When I hear someone use the phrase I could care less, I immediately stop listening because I really could not care less about what they have to say. Yeah, I know that’s an overreaction—people misspeak all the time—but what’s particularly annoying is that when called out on this meaningless turn of phrase, people will often defend it:

“Oh, you know what I mean. English is a living language!”

The problem is, I couldn’t care less is not an idiom or a borrowed phrase from another language that may have evolved (or been corrupted) over time. It’s a series of words meant to be taken literally. It’s like saying, ‘One plus one is three.’ Sure, I know what you mean, but that doesn’t stop it from being stupid.

Yes, English is a living language, but I could care less could never be taken as standard no matter how many people use it. Just image how a dictionary might define it:

could care less – (idiom) phrase meaning ‘could not care less’

A Review of Baz Luhrmann’s ‘The Great Gatsby’

There is a distinct difference between elegant and gaudy, and that difference is very important to the plot of The Great Gatsby and what makes it a classic.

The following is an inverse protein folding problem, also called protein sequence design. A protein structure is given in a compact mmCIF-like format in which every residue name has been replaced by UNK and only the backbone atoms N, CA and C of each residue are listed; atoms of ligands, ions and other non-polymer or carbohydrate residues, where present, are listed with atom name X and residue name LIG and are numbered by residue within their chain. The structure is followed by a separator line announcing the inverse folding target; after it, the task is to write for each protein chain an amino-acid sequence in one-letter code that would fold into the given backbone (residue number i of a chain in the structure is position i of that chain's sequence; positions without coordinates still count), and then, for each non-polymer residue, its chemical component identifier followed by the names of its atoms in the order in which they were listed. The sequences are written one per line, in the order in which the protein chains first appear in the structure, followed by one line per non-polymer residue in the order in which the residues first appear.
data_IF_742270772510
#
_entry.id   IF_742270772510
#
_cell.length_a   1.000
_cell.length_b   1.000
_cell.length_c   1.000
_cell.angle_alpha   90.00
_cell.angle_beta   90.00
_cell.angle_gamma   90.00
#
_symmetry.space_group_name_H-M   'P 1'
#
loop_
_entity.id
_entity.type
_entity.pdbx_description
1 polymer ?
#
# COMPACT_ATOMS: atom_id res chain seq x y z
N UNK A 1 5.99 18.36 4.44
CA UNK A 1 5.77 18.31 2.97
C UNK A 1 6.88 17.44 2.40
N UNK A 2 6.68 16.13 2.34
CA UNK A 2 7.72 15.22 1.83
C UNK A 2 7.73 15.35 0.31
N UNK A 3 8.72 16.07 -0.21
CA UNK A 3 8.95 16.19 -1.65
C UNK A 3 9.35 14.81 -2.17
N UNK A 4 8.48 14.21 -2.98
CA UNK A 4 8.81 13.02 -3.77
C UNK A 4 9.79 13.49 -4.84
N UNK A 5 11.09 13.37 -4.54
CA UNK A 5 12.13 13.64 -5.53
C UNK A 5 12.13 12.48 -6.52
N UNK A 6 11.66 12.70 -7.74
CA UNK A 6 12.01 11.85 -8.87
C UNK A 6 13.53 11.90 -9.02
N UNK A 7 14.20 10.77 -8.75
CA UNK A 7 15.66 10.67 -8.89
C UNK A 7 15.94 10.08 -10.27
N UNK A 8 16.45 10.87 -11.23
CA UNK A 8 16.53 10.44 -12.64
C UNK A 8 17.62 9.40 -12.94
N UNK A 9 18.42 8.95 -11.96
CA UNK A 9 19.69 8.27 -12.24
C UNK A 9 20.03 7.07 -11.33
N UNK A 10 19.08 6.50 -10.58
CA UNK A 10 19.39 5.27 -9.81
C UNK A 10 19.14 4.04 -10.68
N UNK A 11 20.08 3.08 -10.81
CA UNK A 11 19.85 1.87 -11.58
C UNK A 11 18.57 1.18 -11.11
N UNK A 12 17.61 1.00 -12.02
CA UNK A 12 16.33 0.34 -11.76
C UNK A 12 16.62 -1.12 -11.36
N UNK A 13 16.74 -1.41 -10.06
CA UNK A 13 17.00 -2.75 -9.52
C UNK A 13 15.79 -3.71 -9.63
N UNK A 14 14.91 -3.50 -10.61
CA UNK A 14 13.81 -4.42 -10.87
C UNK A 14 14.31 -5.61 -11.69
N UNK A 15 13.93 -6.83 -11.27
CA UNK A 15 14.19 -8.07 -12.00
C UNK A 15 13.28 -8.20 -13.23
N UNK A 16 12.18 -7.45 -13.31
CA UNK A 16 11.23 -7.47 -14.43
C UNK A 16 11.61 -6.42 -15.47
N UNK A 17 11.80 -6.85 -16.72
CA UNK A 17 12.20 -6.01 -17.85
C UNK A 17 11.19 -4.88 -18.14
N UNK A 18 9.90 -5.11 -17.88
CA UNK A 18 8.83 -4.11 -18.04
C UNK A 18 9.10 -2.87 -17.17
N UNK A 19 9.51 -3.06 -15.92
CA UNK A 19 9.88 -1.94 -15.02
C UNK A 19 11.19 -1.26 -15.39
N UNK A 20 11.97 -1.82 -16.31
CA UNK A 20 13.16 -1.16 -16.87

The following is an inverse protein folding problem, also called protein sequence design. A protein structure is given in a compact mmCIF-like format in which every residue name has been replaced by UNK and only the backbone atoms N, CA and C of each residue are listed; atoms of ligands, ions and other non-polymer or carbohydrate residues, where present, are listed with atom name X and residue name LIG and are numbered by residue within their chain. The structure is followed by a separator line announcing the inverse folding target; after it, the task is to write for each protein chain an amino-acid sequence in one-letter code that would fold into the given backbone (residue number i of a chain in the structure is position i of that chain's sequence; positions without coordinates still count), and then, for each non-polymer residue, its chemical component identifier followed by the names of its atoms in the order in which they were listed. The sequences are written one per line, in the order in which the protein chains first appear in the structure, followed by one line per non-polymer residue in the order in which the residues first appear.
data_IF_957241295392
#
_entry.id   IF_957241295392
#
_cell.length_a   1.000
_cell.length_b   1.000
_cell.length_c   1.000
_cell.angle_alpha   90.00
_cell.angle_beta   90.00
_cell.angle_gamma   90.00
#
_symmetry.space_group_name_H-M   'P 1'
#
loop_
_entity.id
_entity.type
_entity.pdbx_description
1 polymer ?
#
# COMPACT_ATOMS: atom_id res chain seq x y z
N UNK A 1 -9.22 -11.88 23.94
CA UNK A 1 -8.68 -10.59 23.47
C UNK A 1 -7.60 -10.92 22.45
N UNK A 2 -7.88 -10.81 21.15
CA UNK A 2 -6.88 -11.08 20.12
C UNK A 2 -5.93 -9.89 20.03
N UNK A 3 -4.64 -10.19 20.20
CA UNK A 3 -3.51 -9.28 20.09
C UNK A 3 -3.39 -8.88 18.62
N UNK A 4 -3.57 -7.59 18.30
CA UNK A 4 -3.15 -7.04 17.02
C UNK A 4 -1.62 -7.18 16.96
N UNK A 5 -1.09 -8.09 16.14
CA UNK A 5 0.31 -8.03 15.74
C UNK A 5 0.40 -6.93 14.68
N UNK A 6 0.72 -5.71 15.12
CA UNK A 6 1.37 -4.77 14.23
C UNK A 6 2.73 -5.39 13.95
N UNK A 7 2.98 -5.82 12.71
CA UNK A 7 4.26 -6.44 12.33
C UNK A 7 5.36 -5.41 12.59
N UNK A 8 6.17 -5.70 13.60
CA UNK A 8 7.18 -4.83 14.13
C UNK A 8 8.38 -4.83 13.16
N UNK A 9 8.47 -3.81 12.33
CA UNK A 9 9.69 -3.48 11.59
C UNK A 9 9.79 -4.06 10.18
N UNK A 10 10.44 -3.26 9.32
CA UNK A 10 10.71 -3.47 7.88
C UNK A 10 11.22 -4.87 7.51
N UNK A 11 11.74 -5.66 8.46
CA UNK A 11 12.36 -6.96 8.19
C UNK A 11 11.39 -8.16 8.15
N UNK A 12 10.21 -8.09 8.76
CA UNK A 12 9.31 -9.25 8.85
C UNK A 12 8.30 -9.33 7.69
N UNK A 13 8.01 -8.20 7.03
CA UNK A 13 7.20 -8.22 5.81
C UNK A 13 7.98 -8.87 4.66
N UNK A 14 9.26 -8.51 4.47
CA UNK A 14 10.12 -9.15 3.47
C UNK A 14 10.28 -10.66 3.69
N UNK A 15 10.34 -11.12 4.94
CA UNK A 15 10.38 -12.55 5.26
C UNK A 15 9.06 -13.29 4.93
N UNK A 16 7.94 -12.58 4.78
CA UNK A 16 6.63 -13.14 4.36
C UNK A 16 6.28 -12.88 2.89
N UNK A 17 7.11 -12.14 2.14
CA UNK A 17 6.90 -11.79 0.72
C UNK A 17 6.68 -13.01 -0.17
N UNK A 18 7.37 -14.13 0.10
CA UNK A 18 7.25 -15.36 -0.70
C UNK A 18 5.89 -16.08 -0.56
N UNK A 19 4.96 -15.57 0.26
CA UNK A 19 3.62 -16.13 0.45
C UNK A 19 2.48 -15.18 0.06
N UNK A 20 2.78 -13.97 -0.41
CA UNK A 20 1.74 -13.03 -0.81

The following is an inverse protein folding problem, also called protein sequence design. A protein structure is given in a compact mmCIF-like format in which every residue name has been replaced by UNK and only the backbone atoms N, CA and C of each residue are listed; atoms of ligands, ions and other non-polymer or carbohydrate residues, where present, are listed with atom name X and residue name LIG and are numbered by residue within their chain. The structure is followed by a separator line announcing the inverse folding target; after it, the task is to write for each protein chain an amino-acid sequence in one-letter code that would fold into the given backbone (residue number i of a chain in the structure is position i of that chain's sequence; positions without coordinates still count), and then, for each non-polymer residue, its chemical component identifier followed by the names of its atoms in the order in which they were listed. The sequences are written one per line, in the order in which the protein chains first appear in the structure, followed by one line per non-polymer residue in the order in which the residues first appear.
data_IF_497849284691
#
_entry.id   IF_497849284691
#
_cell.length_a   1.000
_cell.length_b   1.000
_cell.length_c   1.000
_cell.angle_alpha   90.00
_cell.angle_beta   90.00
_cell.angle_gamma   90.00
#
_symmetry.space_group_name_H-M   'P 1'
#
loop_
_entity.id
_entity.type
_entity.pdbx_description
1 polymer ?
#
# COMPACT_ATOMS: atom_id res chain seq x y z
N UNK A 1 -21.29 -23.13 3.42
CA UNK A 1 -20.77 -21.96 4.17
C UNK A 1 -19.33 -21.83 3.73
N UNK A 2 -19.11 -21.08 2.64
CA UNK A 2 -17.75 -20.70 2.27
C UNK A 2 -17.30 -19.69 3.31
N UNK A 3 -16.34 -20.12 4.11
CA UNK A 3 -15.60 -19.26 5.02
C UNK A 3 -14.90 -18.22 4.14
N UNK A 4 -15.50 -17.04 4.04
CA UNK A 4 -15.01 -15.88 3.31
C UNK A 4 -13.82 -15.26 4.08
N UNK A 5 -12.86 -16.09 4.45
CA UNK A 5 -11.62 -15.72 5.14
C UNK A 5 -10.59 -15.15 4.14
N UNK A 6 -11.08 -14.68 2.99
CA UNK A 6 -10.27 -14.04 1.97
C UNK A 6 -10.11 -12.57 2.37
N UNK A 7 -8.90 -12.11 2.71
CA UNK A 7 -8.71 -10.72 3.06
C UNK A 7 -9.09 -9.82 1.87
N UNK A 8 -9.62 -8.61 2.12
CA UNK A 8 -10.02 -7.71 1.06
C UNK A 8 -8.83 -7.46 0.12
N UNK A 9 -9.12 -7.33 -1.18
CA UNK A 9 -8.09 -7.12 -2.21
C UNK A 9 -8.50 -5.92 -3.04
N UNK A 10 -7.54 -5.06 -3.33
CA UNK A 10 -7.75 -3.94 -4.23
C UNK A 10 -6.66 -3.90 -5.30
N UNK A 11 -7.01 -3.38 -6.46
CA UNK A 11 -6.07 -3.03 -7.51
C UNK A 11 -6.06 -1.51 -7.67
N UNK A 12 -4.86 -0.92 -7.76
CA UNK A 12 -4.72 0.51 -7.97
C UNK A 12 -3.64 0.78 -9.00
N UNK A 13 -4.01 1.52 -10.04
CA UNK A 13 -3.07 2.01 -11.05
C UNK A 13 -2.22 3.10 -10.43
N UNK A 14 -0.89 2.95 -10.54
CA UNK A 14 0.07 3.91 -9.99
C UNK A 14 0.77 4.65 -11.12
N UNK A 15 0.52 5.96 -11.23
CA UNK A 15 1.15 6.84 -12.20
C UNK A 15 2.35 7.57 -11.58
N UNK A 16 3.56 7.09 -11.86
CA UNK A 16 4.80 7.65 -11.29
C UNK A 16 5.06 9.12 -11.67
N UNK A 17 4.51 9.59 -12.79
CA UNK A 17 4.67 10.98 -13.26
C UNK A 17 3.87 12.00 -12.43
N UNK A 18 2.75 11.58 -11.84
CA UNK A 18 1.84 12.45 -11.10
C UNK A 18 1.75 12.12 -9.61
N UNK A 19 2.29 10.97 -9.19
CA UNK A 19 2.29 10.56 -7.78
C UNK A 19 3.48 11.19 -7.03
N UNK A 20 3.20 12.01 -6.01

This new film completely misses that point.

from ‘Tender Is the Night’ (again)

“England was like a rich man after a disastrous orgy who makes up to the household by chatting with them individually, when it is obvious to them that he is only trying to get back his self-respect in order to usurp his former power.”

~ from Tender Is the Night by F Scott Fitzgerald

from ‘Tender Is the Night’

“He was ashamed at baiting the man, realizing that the absurdity of the story rested in the immaturity of the attitude combined with the sophisticated method of its narration.”

~ from Tender Is the Night by F Scott Fitzgerald

4 Ways to Prepare for Employment

It’s graduation season, and that means millions of graduates are about to enter ‘the real world’. So to help the transition, I’ve gathered a few useful sources for budding young professionals.

1. Extracurricular Education:

As you’re sorting through job ads, you may find that the positions you’re looking for require skills you don’t yet have. Sometimes a course isn’t offered at your school, or you may prefer a more informal learning environment. Luckily, there are plenty of skills you can learn online without worrying about prerequisites.

Codecademy will teach the complete novice programing and web design for free! HTML, CSS, JavaScript, PHP. Oh, and did I mention it’s free? provides video tutorials for pretty much every computer program you can think of, but you do have to pay for a subscription.